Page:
By Jeremy Merkel
Just a few weeks after New York City Mayor Michael Bloomberg proposed a law to ban soft drinks and sugary beverages larger than 16 ounces, the Big Apple is making headlines again with more social reform. Last Monday Governor Andrew Cuomo introduced legislation to decriminalize possession of small amounts of marijuana, lowering the penalty from a misdemeanor to a non-criminal offense.
The proximity of these two events highlights the obvious irony: is New York really on track to decriminalize drugs, but criminalize snacks? Adding insult to injury, the fine imposed on businesses and establishments found to be selling sodas over 16 oz. is $200, while anyone in possession of marijuana under the established weight limit is only fined $100 Jon Stewart quipped on The Daily Show, “this soda is twice as illegal as this weed…and they go so well together!”
Even if you think the government has no place regulating what we can and cannot consume and that marijuana is detrimental to society, it’s hard to dispute the data driving these pieces of legislation.
A third of Americans are considered overweight or obese; in New York City, this figure hovers around FIFTY PERCENT. The Centers For Disease Control estimates that health care costs related to obesity (heart disease, diabetes, various types of cancer) are upwards of $150 billion annually. Diabetes care alone could potentially bankrupt the Medicare system in a few decades. According to the new study by researchers at the University of Chicago, over 44 million Americans will have diabetes in the year 2034 and the annual healthcare costs associated with the disease will balloon from the current $113 billion to $336 billion. Consider that a third of these costs are funded through Medicare and Medicaid – YOUR money as a taxpayer – and Mayor Bloomberg’s fat attack may no longer seem so blasphemous.
In 2011, New York City police officers made 50,000 arrests for low-level marijuana possession, amounting to $75 million in law enforcement costs. Since Bloomberg took office in 2002, there have been nearly 350,000 marijuana related arrests, more then under Mayors Koch, Dinkins, and Guiliani combined, finds Dr. Harry Levine, a sociology professor at City University of New York and a national expert on marijuana arrests.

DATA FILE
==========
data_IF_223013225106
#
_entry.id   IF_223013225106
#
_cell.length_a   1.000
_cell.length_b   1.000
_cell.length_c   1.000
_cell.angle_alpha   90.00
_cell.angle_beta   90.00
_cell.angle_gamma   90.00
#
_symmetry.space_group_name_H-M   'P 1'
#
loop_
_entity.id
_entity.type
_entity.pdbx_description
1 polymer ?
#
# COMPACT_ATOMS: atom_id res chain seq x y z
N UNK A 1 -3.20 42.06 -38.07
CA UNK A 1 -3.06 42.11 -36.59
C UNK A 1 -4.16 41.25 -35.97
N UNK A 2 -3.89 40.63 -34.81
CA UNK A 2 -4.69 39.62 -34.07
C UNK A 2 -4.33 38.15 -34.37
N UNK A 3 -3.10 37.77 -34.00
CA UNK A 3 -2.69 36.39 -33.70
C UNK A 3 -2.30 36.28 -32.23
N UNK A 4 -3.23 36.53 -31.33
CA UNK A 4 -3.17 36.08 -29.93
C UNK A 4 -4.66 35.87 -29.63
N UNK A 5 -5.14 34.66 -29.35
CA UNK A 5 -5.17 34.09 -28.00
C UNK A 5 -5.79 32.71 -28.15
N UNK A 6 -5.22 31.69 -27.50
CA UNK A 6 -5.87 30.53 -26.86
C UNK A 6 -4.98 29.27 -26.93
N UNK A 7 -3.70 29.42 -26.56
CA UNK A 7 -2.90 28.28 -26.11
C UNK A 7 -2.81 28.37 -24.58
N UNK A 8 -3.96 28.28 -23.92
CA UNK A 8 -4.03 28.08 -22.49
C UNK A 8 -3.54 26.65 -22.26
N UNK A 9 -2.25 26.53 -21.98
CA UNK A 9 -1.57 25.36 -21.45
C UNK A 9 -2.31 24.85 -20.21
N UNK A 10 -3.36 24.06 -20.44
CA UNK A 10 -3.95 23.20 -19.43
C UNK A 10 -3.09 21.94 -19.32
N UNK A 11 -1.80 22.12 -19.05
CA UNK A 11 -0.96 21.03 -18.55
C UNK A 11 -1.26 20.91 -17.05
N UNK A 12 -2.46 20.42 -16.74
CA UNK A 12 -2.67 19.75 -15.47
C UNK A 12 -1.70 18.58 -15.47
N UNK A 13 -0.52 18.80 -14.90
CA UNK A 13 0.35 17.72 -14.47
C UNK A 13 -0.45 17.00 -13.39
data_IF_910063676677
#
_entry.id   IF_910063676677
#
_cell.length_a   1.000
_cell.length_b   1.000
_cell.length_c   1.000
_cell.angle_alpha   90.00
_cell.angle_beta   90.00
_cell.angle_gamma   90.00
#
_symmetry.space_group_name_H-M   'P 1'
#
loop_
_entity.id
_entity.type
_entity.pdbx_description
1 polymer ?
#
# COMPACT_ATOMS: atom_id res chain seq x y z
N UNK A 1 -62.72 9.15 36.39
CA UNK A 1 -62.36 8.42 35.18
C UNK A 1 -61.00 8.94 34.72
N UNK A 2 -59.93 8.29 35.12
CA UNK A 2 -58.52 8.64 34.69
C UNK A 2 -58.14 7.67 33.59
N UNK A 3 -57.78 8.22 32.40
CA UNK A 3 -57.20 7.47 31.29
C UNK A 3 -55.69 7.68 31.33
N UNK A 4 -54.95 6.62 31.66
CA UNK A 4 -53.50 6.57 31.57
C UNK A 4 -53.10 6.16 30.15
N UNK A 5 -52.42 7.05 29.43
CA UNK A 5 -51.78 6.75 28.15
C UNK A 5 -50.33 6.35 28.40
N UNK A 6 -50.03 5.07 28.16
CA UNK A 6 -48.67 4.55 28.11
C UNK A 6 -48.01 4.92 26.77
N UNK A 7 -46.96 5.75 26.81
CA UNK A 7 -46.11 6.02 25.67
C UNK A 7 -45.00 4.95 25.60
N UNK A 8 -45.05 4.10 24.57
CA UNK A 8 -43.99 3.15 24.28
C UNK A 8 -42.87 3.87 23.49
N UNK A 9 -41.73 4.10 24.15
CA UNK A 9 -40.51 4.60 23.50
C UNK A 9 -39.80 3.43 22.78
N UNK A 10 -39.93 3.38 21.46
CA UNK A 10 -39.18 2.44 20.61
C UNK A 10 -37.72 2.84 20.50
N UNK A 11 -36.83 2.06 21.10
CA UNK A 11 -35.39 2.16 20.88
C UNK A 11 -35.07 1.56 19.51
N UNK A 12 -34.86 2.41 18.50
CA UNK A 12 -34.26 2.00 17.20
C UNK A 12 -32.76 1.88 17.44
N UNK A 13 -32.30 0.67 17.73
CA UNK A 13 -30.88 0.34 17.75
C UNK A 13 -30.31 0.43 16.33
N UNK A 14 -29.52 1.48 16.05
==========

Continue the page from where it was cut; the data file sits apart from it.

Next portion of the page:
Taxpayers are funding somewhere between $350 and $700 million for this “marijuana arrest crusade.” Taxpayers would likely support law enforcement endeavors that keep the city’s streets safe, but it’s questionable whether these arrests are doing just that. Not to mention, the disproportionate impact they are having on some of New York’s minority communities: (70% of arrests are of people between the ages of 16-29, most of them black or Latino).
Votifi has been polling on pop and pot. For the former, there generally seems to be a lot of support for decriminalization. On the latter, there is a lot of difference of opinion, although our polls cover a nationwide audience – not just New York city.
When asked if you would support a law that would limit the size of sugary drinks to 16 oz., only 43% of those polled were in favor, compared to 56% opposed.
In comparison, support for decriminalizing small amounts of marijuana received overwhelming support by a margin of 85-15%.
It is my theory that the variance of opinions on these matters stems from a question of principle. Of course you don’t need to be a soda drinker or a pot smoker to weigh in, but lets keep in mind what the real issue is here. One instance finds the government stepping in to take something away from us, while the other sees them broadening the liberties we can enjoy as Americans. As pollster Scott Rasmussen put it, “I don’t think anyone in Kansas cares what they do in New York, but the larger issue [of the role of government] is something they want to fight about. What we have is nothing more than fuel for this enduring debate.
So spill out your soda, put out that joint, because the conversation at VOTIFI can’t start without YOU.